However, this is only true for the rich. When the powerful claims a right to another person’s goods, such as the right of property, the inequality can lead to a state of war. Therefore, the rich tried to persuade the weak, who were indeed easily convinced, to unite with them into a supreme power to institute rules of justice and peace. Men ran towards their chains in the belief that they were securing their freedom, while those who did know about the deceit thought that they could trade part of their freedom for security.

Although his idea sounds wrong, it essentially represents a point at which the self-preservation and pity of savage man are perfectly balanced with the acute regard for oneself in relation to others of modern man. Some aspects of reason and communal life are good, but they are still potentially destructive. In criticizing civility and concern for others as negative features of society, Rousseau goes against the good manners and civility that are generally seen as restraining the savage features of man, as he feels that there is nothing to restrain in natural man, and civility only makes men compare themselves to one another.

As for Thomas Paine’s The Rights of Man, he justifies the principles of modern republican governments. He attacks the notion of monarchy and privilege and argues that each generation has the right to establish its own system of government. No nation can legally be ruled by a hereditary monarchy because government is for the living and not the dead. No generation has the right to establish a government binding on future generations. He argues that humankind can reach its full potential under republican governments which would allow individuals to live free of privilege and caste. To sum it all up, Thomas Hobbes, Jean-Jacques Rousseau, and Thomas Paine put forward an idea of how the government sprung from inequality and lack of a central world authority.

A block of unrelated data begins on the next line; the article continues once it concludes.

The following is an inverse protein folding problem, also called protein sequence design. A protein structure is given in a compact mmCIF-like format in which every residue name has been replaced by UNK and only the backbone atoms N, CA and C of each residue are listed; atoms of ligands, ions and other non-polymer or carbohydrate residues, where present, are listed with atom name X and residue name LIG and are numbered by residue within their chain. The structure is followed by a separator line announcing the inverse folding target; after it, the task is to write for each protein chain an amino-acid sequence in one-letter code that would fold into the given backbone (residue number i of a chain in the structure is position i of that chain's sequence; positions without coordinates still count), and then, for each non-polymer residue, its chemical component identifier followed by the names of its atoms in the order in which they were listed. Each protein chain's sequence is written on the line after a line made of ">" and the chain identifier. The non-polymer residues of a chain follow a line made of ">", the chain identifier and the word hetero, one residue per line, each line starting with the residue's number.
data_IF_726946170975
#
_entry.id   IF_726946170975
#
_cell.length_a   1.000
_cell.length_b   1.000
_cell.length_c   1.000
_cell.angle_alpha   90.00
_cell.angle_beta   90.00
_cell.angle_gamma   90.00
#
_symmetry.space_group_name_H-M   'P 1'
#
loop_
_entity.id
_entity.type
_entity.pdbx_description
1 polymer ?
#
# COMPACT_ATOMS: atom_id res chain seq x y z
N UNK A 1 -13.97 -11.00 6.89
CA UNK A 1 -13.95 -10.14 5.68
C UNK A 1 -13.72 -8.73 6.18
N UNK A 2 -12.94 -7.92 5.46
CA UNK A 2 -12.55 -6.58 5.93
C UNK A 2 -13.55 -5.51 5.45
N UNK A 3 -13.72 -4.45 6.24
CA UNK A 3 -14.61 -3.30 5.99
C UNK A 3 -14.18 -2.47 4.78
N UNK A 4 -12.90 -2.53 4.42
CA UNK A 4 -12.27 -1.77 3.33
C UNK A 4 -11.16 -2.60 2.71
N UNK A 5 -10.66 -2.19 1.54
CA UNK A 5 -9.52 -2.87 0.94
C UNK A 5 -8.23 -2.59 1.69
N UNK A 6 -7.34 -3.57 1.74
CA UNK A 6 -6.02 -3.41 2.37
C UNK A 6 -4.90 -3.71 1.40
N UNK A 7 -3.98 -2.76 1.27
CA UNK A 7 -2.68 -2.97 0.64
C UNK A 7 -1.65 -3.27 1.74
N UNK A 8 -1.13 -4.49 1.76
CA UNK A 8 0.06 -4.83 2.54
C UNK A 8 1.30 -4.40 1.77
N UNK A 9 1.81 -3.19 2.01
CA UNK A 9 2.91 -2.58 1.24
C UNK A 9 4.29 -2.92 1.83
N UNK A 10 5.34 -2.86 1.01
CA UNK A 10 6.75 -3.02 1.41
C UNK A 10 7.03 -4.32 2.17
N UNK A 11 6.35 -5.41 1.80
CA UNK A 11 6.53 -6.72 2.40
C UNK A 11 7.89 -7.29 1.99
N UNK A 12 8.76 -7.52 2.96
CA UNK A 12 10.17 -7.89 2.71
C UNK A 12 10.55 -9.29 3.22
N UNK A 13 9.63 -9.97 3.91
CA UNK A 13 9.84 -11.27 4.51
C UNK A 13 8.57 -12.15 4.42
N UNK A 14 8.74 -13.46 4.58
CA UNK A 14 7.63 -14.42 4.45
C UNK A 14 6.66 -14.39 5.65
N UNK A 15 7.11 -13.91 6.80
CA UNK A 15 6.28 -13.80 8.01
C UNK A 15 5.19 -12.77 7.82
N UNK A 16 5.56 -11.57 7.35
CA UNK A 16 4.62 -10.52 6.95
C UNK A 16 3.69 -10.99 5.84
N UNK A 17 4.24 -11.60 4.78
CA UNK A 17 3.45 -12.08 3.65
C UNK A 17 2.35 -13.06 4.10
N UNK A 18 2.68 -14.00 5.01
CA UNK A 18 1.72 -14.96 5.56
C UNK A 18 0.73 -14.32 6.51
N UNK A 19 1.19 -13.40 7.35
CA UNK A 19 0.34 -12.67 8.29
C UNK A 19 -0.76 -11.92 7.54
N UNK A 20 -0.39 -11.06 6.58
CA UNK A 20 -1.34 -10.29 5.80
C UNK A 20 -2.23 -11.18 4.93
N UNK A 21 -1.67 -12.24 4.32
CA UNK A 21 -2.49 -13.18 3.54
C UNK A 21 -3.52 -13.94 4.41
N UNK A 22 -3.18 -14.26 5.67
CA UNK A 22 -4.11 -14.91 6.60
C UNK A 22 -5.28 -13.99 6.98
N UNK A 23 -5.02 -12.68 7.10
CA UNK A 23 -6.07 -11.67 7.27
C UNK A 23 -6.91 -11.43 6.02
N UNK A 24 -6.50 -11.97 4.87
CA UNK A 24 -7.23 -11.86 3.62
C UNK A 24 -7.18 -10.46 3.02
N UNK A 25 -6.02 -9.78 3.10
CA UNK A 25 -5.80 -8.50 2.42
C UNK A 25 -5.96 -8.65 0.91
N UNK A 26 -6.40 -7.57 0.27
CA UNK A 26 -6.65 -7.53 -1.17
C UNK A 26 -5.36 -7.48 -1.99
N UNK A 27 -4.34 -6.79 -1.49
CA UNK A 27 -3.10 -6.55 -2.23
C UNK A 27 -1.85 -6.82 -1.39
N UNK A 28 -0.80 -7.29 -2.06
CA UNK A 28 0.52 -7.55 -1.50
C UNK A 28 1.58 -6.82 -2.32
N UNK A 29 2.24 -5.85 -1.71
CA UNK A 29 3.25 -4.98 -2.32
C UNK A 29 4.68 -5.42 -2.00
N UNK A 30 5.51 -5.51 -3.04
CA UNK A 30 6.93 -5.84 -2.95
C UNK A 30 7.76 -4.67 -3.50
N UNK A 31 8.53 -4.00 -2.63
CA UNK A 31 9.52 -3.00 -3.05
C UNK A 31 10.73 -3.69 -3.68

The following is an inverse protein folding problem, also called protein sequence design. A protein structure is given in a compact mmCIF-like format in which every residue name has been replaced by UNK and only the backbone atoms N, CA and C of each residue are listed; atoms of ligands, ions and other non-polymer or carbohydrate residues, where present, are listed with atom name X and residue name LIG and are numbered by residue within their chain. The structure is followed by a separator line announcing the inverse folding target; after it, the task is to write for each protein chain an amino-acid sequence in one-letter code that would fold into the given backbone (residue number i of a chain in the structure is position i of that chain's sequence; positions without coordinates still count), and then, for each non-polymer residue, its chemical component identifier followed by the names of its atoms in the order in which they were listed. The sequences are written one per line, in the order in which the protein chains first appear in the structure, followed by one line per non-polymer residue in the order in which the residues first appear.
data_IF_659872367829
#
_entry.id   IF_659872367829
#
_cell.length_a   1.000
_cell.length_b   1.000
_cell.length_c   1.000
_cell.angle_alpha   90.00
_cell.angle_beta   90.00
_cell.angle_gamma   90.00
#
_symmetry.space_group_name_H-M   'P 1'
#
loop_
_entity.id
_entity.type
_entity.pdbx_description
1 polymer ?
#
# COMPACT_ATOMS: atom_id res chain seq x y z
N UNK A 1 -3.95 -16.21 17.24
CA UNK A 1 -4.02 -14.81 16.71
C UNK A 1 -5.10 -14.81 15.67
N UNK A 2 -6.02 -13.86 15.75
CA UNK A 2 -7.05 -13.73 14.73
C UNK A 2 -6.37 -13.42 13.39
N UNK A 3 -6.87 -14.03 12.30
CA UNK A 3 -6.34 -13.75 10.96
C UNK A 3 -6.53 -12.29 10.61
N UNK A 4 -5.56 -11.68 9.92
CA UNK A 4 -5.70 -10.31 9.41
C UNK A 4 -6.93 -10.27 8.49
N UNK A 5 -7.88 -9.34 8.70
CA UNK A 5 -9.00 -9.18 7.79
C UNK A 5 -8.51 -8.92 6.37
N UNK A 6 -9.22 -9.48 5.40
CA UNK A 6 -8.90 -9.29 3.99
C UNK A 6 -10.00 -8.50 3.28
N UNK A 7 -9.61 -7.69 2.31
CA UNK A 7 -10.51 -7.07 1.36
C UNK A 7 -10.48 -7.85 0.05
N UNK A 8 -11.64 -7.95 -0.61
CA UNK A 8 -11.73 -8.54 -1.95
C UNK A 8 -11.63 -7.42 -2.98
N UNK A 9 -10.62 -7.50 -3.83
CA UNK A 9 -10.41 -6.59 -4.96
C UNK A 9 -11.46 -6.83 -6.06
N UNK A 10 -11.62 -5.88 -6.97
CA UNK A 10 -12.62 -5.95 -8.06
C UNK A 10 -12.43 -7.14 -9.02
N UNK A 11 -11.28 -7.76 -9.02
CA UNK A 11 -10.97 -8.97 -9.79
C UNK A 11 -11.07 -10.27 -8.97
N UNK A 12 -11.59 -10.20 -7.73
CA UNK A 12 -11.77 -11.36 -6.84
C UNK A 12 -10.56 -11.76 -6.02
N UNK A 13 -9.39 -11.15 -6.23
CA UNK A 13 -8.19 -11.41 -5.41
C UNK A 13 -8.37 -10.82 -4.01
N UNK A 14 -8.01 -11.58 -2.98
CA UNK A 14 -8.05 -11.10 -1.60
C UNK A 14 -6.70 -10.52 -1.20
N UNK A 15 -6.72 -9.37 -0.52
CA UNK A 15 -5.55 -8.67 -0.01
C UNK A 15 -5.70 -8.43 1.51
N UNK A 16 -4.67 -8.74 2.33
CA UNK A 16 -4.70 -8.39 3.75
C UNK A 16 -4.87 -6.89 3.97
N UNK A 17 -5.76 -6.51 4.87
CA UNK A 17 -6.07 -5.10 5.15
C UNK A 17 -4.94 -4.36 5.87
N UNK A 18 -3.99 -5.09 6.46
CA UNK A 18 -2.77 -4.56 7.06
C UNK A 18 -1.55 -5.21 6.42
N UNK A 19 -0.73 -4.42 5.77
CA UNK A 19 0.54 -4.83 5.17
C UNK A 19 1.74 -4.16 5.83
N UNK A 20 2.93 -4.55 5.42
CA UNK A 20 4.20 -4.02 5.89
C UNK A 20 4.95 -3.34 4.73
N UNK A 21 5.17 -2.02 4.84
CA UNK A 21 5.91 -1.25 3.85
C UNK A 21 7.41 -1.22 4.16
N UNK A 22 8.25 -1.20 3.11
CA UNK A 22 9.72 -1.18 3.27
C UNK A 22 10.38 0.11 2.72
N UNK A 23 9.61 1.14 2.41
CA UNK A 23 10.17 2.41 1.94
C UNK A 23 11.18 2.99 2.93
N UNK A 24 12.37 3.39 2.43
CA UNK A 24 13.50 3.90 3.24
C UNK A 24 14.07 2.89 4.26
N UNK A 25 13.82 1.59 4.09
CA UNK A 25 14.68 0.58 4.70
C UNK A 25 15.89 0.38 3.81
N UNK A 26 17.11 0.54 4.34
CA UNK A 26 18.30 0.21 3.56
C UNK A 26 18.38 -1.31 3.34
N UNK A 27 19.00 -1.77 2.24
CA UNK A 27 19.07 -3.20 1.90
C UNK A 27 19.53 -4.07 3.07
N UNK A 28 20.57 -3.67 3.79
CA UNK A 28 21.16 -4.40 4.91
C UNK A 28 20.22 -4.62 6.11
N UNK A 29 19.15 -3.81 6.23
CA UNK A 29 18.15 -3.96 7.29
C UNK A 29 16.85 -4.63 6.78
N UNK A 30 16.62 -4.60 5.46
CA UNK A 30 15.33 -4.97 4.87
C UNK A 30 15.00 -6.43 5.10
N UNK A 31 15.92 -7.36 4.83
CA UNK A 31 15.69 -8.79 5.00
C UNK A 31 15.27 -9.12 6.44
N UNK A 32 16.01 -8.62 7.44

For Hobbes, an absolute monarchial government ruled by one person only, is necessary to fulfill the society’s need for order and the regulation of its people so that society can avoid from spiraling into anarchy. As for Rousseau, a government having biases towards the rich while deceiving the poor was created so that the insecurities of the people would force them in order to perpetuate inequality which make them dependent on the government, giving it more power. Lastly, for Paine, a representative and democratic government is formed to protect the people’s rights to be protected and to safeguard them from the threat of chaos, allowing the people to create an environment where they can mature and achieve their potential.

Despite the differences in some parts of their ideologies such as the sources of inequality and the roles of the government, a single goal is presented—that is, for the creation of a concept of government in order to prevent the society from turning back to its nature of anarchism. While Hobbes’ “one-man rule” could lead to abuse of power, his intention is for this monarchial type of government to administer order and self-preservation in the society. As for Rousseau, the maintenance of an inequality between social classes assures the stabilization of finite resources and society itself. Lastly, for Paine, his ideal world of a representative-democratic government lies on the belief that environmental influences create the individual and that a benevolent form of government can bring about human happiness. Putting them together, their main objective can be viewed as the organization and harmonization of society so as to push it towards progression.

References:
(n.d.). Rights of Man. Retrieved December 20, 2012, from http://www.enotes.com/rights-man salem/rights-man
SparkNotes Editors. (n.d.). SparkNote on Discourse on Inequality. Retrieved December 20, 2012, from http://www.sparknotes.com/philosophy/inequality/